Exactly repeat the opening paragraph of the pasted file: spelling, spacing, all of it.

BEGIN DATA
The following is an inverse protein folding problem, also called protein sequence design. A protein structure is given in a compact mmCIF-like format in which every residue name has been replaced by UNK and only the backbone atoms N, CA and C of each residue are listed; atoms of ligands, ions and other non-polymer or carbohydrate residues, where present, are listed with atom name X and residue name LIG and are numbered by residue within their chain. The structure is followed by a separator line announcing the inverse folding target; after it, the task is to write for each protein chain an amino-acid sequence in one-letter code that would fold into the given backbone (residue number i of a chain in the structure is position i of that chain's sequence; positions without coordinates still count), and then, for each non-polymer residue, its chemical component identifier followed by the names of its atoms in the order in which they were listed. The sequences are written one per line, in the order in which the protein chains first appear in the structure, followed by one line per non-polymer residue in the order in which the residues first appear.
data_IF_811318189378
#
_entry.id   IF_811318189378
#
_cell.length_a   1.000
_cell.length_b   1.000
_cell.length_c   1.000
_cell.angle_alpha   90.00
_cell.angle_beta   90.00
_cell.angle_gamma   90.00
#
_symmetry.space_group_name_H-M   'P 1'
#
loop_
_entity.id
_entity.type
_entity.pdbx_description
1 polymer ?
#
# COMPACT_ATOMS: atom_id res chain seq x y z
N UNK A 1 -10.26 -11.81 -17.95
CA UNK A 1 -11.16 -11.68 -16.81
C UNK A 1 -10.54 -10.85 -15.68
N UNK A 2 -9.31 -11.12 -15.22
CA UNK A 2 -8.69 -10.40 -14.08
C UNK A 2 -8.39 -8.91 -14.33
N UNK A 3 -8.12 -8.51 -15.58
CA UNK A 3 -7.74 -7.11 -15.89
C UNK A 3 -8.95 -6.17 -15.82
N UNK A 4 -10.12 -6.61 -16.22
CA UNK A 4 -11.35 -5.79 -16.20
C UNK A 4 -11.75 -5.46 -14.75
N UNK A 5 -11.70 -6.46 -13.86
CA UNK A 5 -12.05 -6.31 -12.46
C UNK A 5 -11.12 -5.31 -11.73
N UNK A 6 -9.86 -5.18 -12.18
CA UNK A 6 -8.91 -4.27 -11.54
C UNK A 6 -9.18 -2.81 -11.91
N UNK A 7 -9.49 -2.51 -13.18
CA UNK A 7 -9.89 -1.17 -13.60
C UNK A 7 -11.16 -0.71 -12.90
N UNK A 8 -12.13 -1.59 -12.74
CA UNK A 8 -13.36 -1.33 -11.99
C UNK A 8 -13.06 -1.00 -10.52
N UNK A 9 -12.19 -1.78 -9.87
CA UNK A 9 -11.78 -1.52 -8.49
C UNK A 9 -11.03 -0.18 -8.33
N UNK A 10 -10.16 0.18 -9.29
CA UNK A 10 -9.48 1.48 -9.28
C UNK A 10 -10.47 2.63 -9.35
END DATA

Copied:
The following is an inverse protein folding problem, also called protein sequence design. A protein structure is given in a compact mmCIF-like format in which every residue name has been replaced by UNK and only the backbone atoms N, CA and C of each residue are listed; atoms of ligands, ions and other non-polymer or carbohydrate residues, where present, are listed with atom name X and residue name LIG and are numbered by residue within their chain. The structure is followed by a separator line announcing the inverse folding target; after it, the task is to write for each protein chain an amino-acid sequence in one-letter code that would fold into the given backbone (residue number i of a chain in the structure is position i of that chain's sequence; positions without coordinates still count), and then, for each non-polymer residue, its chemical component identifier followed by the names of its atoms in the order in which they were listed. The sequences are written one per line, in the order in which the protein chains first appear in the structure, followed by one line per non-polymer residue in the order in which the residues first appear.